Political polling is a simple example. Let's say that a poll shows 48% of Americans voting for the Republican and 52% for the Democrat, with a 5% margin of error. This means that 95% of polls like this one are expected to have an average within 5 percentage points of the true average. This does not mean that 95% of individual Americans have somewhere between a 43% and 53% chance of voting for the Republican. Most of them are almost definitively decided on one candidate, or the other. The average does not behave the same as the population. That's how fundamental this error is – it's like saying that all voters are undecided because the population is split.

Remember the famous joke about how the average family has two and a half kids? It's a joke because no one actually has two and a half kids. That's how fundamental this error is – it's like saying that there are people who have an extra half child hopping around. And this error caused actual harm:

The public health and clinical implications of the miscalculated RDA for vitamin D are serious. With the current recommendation of 600 IU, bone health objectives and disease and injury prevention targets will not be met. This became apparent in two studies conducted in Canada where, because of the Northern latitude, cutaneous vitamin D synthesis is limited and where diets contribute an estimated 232 IU of vitamin D per day. One study estimated that despite Vitamin D supplementation with 400 IU or more (including dietary intake that is a total intake of 632 IU or more) 10% of participants had values of less than 50 nmol/L. The second study reported serum 25(OH)D levels of less than 50 nmol/L for 15% of participants who reported supplementation with vitamin D. If the RDA had been adequate, these percentages should not have exceeded 2.5%. Herewith these studies show that the current public health target is not being met.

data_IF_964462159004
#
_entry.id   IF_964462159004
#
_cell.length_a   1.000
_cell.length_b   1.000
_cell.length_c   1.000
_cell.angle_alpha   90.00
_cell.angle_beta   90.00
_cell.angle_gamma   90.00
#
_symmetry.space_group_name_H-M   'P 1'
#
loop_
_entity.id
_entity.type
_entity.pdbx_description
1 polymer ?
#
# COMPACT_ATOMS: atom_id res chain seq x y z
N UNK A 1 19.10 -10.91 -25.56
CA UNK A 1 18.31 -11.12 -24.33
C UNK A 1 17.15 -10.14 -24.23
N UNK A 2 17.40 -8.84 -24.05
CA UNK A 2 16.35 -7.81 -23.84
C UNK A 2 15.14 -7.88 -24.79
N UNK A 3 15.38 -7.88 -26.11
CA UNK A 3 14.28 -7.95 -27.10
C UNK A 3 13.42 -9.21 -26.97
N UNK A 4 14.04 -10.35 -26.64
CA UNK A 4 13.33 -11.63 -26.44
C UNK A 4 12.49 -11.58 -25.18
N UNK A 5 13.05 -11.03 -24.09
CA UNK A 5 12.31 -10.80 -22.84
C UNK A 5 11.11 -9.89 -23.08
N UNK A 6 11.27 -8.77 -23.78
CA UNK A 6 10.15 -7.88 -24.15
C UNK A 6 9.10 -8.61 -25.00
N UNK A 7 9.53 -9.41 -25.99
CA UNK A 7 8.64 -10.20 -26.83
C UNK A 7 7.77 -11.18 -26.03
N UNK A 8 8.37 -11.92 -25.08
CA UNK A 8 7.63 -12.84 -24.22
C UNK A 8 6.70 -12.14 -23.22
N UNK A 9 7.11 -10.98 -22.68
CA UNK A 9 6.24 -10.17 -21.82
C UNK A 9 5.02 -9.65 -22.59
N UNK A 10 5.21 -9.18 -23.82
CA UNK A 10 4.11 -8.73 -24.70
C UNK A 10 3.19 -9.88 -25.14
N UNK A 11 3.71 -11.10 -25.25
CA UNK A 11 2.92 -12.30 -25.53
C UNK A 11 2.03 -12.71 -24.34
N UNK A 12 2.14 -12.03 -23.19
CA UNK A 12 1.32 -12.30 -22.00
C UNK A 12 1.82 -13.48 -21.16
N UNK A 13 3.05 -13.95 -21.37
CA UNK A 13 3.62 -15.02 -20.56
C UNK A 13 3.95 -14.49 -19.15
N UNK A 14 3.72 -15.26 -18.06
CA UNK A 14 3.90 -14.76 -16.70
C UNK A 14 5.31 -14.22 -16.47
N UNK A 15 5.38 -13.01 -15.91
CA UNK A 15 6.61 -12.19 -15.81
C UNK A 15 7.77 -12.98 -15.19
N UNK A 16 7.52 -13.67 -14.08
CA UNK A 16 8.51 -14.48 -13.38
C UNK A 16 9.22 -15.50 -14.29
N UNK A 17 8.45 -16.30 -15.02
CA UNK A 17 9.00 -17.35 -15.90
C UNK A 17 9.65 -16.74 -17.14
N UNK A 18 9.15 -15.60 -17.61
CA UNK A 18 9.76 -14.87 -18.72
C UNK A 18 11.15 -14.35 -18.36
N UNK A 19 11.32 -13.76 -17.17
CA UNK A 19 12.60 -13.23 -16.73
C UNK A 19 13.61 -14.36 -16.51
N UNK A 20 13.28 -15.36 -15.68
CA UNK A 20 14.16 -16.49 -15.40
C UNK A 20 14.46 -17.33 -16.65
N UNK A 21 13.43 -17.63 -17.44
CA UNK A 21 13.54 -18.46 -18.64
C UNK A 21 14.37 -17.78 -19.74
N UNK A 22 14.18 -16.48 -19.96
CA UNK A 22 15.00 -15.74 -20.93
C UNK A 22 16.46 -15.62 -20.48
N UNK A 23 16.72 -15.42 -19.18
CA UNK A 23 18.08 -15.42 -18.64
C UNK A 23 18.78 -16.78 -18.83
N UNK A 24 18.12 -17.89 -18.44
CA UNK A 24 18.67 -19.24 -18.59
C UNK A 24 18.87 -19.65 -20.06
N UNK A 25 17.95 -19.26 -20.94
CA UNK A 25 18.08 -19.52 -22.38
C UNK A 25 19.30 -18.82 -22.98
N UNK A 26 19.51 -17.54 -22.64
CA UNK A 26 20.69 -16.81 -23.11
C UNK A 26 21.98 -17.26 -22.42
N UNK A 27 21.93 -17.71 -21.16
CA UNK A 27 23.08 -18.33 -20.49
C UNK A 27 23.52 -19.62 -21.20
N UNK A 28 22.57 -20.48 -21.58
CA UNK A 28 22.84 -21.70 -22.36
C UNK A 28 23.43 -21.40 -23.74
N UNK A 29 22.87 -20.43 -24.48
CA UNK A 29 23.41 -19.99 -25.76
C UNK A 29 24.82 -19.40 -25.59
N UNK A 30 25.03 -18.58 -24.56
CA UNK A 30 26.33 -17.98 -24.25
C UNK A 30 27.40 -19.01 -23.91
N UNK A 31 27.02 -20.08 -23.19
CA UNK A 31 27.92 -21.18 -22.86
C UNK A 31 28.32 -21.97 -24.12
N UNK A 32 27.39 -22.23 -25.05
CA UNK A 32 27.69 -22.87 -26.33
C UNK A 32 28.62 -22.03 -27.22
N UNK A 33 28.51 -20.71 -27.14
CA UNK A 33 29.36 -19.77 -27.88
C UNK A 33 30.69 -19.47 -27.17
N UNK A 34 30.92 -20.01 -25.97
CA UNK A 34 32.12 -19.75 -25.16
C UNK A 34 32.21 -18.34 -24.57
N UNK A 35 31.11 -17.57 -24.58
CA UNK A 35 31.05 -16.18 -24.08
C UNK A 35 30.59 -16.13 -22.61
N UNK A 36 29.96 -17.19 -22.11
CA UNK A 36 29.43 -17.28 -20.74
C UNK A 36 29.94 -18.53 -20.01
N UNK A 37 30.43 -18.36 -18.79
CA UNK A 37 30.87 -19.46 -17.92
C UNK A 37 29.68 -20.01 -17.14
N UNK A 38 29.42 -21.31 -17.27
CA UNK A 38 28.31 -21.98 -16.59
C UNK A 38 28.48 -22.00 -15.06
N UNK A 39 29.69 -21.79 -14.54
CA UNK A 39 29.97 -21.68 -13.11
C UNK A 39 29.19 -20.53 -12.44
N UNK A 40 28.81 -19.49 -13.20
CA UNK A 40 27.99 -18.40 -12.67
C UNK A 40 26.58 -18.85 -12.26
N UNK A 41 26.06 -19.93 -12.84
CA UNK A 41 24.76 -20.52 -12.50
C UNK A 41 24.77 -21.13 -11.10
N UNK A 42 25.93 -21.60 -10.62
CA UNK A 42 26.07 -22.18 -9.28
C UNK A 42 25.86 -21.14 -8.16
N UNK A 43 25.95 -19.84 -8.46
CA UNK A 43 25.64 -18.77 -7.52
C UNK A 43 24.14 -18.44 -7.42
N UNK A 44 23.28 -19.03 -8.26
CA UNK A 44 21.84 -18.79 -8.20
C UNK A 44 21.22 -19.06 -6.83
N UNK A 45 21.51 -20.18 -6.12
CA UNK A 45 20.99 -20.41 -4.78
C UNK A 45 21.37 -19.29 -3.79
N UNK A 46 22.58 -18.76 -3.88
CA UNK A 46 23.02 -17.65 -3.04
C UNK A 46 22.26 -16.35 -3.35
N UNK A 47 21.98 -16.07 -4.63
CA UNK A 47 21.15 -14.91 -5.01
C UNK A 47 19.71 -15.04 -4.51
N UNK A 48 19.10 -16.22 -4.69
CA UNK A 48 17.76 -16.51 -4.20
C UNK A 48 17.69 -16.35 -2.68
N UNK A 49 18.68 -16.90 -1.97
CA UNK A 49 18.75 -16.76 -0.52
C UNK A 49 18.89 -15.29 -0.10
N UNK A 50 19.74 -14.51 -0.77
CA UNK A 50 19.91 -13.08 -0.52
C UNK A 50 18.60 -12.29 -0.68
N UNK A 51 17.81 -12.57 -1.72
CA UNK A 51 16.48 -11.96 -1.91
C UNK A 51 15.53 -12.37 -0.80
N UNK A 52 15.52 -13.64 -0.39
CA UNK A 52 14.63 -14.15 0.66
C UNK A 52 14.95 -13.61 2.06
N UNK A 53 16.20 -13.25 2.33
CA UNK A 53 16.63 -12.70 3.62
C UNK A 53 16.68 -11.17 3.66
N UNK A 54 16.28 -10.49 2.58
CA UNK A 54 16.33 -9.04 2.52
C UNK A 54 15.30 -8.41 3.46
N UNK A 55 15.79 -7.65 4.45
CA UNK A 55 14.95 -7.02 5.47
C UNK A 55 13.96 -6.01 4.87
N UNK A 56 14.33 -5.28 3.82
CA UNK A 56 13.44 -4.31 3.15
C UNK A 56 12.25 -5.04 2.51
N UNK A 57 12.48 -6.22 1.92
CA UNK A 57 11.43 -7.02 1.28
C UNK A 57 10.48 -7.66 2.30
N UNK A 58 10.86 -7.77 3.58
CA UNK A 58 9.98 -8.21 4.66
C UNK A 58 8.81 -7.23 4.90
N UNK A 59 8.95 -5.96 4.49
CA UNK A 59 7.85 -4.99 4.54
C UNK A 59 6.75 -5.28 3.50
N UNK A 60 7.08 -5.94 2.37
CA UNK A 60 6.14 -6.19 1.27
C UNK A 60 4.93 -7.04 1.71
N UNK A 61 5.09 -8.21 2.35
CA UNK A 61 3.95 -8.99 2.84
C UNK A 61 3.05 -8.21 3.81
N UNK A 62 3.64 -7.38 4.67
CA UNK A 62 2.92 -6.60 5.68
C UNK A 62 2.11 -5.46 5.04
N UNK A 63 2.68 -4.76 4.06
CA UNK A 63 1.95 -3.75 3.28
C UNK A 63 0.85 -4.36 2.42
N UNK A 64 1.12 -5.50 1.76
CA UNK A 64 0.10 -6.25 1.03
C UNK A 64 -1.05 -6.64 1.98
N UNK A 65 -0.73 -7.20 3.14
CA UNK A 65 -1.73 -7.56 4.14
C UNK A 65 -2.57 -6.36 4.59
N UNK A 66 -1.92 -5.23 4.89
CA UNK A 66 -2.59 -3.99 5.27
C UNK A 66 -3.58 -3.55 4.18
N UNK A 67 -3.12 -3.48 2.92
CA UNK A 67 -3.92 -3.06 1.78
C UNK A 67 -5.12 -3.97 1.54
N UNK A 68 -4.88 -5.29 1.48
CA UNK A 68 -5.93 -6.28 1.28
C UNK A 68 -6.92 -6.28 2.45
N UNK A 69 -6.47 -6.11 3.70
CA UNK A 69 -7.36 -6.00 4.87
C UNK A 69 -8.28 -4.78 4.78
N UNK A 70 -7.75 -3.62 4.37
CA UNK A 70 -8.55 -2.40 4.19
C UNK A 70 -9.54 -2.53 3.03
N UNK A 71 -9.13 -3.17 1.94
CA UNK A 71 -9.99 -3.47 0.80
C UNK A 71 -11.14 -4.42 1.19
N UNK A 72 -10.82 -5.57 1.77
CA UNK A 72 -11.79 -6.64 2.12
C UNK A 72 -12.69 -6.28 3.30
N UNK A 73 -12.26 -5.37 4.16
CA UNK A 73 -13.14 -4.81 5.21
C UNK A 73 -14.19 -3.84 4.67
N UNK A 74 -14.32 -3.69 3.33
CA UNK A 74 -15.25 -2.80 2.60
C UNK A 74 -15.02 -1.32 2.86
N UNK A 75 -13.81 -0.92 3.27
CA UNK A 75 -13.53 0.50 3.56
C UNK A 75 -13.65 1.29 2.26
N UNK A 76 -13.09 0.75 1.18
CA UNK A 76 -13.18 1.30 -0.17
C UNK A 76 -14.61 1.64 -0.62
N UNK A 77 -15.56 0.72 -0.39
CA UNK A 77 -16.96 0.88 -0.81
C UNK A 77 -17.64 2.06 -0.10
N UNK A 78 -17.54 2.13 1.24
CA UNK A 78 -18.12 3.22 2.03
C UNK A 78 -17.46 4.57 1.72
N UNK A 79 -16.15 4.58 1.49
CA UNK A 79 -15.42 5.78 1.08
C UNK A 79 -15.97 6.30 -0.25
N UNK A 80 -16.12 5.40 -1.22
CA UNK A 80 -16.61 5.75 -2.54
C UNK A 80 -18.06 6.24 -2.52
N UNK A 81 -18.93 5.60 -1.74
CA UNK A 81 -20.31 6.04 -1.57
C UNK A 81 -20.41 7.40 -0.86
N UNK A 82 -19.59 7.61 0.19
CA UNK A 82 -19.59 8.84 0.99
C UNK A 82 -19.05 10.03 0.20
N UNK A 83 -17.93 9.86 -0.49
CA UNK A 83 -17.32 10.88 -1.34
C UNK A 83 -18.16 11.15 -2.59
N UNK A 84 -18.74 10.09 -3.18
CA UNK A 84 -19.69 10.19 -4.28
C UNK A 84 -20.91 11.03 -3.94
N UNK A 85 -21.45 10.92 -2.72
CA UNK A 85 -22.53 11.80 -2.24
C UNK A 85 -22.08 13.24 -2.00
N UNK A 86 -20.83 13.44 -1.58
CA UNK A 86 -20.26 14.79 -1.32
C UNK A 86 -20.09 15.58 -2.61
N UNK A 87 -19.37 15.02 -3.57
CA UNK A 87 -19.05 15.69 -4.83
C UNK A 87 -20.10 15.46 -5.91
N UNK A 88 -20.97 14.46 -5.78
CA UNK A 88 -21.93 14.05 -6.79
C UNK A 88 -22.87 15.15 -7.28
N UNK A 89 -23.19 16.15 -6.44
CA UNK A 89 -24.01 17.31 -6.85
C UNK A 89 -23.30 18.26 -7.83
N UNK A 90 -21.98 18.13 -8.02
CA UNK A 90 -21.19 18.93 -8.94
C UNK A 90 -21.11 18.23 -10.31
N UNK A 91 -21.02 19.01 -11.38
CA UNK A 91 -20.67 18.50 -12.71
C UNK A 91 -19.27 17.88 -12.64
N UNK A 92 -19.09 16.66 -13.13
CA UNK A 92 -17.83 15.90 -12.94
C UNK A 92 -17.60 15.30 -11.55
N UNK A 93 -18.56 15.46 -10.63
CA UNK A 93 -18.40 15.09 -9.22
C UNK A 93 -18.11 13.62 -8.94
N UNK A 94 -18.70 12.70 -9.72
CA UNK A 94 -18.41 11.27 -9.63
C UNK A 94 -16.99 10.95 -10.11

Actual people probably got hurt because of this. Some likely died.

This is also an example of scientific journals serving their intended purpose of pointing out errors, but it should never have gotten this far. This is a send a coal-burning engine under the control of a drunk engineer into the Taggart tunnel when the ventilation and signals are broken level of negligence. I think of the people using numbers as the reliable ones, but that's not actually enough – you have to think with them, you have to be trying to get the right answer, you have to understand what the numbers mean.

I can imagine making this mistake in school, when it's low stakes. I can imagine making this mistake on my blog. I can imagine making this mistake at work if I'm far behind on sleep and on a very tight deadline. But if I were setting public health policy? If I were setting the official RDA? I'd try to make sure I was right. And I'd ask the best quantitative thinkers I know to check my numbers.

The article was published in 2014, and as far as I can tell, as of the publication of this blog post, the RDA is unchanged.

(Cross-posted from my personal blog.)